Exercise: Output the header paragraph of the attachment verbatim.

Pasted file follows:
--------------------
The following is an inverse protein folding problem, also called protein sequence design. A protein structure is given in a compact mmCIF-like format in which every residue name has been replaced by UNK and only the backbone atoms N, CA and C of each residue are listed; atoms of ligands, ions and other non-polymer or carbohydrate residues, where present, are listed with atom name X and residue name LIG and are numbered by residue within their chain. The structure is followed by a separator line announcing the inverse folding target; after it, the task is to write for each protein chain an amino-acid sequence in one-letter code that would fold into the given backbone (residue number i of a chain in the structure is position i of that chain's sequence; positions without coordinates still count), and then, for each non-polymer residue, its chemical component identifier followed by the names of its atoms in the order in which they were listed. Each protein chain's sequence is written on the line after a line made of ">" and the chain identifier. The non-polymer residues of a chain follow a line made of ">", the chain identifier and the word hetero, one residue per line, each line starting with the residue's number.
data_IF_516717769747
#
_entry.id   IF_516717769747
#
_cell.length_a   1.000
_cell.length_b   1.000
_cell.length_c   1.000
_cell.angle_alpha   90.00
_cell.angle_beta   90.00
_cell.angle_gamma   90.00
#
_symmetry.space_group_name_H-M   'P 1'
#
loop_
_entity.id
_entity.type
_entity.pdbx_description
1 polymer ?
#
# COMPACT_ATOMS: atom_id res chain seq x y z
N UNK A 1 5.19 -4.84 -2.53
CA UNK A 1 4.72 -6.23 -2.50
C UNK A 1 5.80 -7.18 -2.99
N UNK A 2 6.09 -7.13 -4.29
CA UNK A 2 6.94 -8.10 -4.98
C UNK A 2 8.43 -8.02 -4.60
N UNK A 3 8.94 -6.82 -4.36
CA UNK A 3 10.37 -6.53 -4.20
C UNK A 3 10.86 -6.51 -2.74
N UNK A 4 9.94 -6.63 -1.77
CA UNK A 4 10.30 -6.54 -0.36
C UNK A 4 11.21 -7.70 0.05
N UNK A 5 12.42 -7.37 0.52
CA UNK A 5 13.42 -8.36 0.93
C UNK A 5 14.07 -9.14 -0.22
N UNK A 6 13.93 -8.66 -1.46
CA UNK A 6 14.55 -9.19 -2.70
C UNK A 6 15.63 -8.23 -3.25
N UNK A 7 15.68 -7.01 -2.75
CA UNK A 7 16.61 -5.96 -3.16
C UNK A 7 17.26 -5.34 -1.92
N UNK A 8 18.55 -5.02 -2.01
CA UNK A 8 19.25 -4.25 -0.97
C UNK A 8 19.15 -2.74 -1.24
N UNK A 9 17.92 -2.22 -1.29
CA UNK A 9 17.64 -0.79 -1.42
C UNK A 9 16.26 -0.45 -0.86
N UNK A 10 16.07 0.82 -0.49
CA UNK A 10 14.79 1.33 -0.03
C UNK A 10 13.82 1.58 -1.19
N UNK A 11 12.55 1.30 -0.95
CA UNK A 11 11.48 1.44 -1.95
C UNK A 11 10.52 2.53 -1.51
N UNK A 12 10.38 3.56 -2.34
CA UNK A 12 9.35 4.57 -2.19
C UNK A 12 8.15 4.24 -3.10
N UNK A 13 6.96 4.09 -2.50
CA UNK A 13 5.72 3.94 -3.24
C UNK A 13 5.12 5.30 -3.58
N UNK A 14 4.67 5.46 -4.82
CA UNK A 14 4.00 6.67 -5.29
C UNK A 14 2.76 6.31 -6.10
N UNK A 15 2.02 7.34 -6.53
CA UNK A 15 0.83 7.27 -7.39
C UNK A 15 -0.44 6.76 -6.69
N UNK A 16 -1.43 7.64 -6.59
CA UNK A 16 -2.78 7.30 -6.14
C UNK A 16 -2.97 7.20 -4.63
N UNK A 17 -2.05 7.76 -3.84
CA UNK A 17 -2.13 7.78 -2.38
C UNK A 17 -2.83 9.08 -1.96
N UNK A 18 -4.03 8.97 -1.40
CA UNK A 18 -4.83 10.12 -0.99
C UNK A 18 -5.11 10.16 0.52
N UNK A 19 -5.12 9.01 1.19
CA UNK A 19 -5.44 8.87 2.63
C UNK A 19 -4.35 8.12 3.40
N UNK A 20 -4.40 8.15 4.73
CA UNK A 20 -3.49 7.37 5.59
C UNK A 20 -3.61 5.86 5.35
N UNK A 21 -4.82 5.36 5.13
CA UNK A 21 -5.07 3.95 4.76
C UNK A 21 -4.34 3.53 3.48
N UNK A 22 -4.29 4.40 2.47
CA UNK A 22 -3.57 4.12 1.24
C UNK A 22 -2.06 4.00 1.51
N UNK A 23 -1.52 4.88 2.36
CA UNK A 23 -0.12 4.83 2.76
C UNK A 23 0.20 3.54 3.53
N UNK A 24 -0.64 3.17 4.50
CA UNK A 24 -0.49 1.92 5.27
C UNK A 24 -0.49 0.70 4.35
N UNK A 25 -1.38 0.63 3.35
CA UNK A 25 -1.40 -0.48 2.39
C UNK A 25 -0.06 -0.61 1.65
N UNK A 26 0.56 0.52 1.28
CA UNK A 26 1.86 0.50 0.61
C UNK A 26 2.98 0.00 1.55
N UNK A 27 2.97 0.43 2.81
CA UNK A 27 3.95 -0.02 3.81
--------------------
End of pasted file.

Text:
The following is an inverse protein folding problem, also called protein sequence design. A protein structure is given in a compact mmCIF-like format in which every residue name has been replaced by UNK and only the backbone atoms N, CA and C of each residue are listed; atoms of ligands, ions and other non-polymer or carbohydrate residues, where present, are listed with atom name X and residue name LIG and are numbered by residue within their chain. The structure is followed by a separator line announcing the inverse folding target; after it, the task is to write for each protein chain an amino-acid sequence in one-letter code that would fold into the given backbone (residue number i of a chain in the structure is position i of that chain's sequence; positions without coordinates still count), and then, for each non-polymer residue, its chemical component identifier followed by the names of its atoms in the order in which they were listed. Each protein chain's sequence is written on the line after a line made of ">" and the chain identifier. The non-polymer residues of a chain follow a line made of ">", the chain identifier and the word hetero, one residue per line, each line starting with the residue's number.